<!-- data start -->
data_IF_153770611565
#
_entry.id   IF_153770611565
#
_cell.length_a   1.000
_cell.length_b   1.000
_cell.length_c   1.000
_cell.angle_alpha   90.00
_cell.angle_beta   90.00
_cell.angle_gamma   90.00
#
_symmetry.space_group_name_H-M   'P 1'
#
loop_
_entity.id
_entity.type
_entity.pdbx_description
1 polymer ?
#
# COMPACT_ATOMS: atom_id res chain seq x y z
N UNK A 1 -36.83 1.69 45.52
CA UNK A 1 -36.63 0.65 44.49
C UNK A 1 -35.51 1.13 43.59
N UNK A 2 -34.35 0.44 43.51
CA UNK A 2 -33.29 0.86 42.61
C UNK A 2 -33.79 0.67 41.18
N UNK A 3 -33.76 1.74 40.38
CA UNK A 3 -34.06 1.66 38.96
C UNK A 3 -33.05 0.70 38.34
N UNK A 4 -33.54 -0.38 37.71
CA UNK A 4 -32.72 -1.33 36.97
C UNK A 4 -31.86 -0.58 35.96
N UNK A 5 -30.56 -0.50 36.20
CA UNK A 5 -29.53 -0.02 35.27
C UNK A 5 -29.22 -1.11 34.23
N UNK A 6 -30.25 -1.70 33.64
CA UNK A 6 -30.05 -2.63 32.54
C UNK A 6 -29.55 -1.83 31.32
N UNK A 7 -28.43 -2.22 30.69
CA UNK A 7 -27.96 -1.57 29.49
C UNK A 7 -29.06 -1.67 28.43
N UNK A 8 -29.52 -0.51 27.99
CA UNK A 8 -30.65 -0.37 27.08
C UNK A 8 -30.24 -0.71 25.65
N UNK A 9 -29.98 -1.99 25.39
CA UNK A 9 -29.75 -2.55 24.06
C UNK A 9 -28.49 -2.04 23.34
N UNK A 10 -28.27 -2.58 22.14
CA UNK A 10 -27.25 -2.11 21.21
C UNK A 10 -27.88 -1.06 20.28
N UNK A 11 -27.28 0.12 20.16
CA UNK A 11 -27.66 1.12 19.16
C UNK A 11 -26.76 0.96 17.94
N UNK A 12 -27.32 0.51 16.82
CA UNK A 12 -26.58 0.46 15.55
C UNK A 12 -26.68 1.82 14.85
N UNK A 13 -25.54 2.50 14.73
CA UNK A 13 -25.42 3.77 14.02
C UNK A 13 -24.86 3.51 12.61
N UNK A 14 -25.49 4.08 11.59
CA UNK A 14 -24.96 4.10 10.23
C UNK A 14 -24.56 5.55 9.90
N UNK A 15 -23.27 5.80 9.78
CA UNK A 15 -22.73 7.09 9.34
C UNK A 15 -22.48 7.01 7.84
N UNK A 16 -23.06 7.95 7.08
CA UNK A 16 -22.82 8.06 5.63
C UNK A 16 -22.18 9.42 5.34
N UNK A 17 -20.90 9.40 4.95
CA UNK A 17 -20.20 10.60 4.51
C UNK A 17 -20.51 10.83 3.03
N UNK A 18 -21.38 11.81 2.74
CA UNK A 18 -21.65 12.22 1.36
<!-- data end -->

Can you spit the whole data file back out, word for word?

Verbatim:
data_IF_153770611565
#
_entry.id   IF_153770611565
#
_cell.length_a   1.000
_cell.length_b   1.000
_cell.length_c   1.000
_cell.angle_alpha   90.00
_cell.angle_beta   90.00
_cell.angle_gamma   90.00
#
_symmetry.space_group_name_H-M   'P 1'
#
loop_
_entity.id
_entity.type
_entity.pdbx_description
1 polymer ?
#
# COMPACT_ATOMS: atom_id res chain seq x y z
N UNK A 1 -36.83 1.69 45.52
CA UNK A 1 -36.63 0.65 44.49
C UNK A 1 -35.51 1.13 43.59
N UNK A 2 -34.35 0.44 43.51
CA UNK A 2 -33.29 0.86 42.61
C UNK A 2 -33.79 0.67 41.18
N UNK A 3 -33.76 1.74 40.38
CA UNK A 3 -34.06 1.66 38.96
C UNK A 3 -33.05 0.70 38.34
N UNK A 4 -33.54 -0.38 37.71
CA UNK A 4 -32.72 -1.33 36.97
C UNK A 4 -31.86 -0.58 35.96
N UNK A 5 -30.56 -0.50 36.20
CA UNK A 5 -29.53 -0.02 35.27
C UNK A 5 -29.22 -1.11 34.23
N UNK A 6 -30.25 -1.70 33.64
CA UNK A 6 -30.05 -2.63 32.54
C UNK A 6 -29.55 -1.83 31.32
N UNK A 7 -28.43 -2.22 30.69
CA UNK A 7 -27.96 -1.57 29.49
C UNK A 7 -29.06 -1.67 28.43
N UNK A 8 -29.52 -0.51 27.99
CA UNK A 8 -30.65 -0.37 27.08
C UNK A 8 -30.24 -0.71 25.65
N UNK A 9 -29.98 -1.99 25.39
CA UNK A 9 -29.75 -2.55 24.06
C UNK A 9 -28.49 -2.04 23.34
N UNK A 10 -28.27 -2.58 22.14
CA UNK A 10 -27.25 -2.11 21.21
C UNK A 10 -27.88 -1.06 20.28
N UNK A 11 -27.28 0.12 20.16
CA UNK A 11 -27.66 1.12 19.16
C UNK A 11 -26.76 0.96 17.94
N UNK A 12 -27.32 0.51 16.82
CA UNK A 12 -26.58 0.46 15.55
C UNK A 12 -26.68 1.82 14.85
N UNK A 13 -25.54 2.50 14.73
CA UNK A 13 -25.42 3.77 14.02
C UNK A 13 -24.86 3.51 12.61
N UNK A 14 -25.49 4.08 11.59
CA UNK A 14 -24.96 4.10 10.23
C UNK A 14 -24.56 5.55 9.90
N UNK A 15 -23.27 5.80 9.78
CA UNK A 15 -22.73 7.09 9.34
C UNK A 15 -22.48 7.01 7.84
N UNK A 16 -23.06 7.95 7.08
CA UNK A 16 -22.82 8.06 5.63
C UNK A 16 -22.18 9.42 5.34
N UNK A 17 -20.90 9.40 4.95
CA UNK A 17 -20.20 10.60 4.51
C UNK A 17 -20.51 10.83 3.03
N UNK A 18 -21.38 11.81 2.74
CA UNK A 18 -21.65 12.22 1.36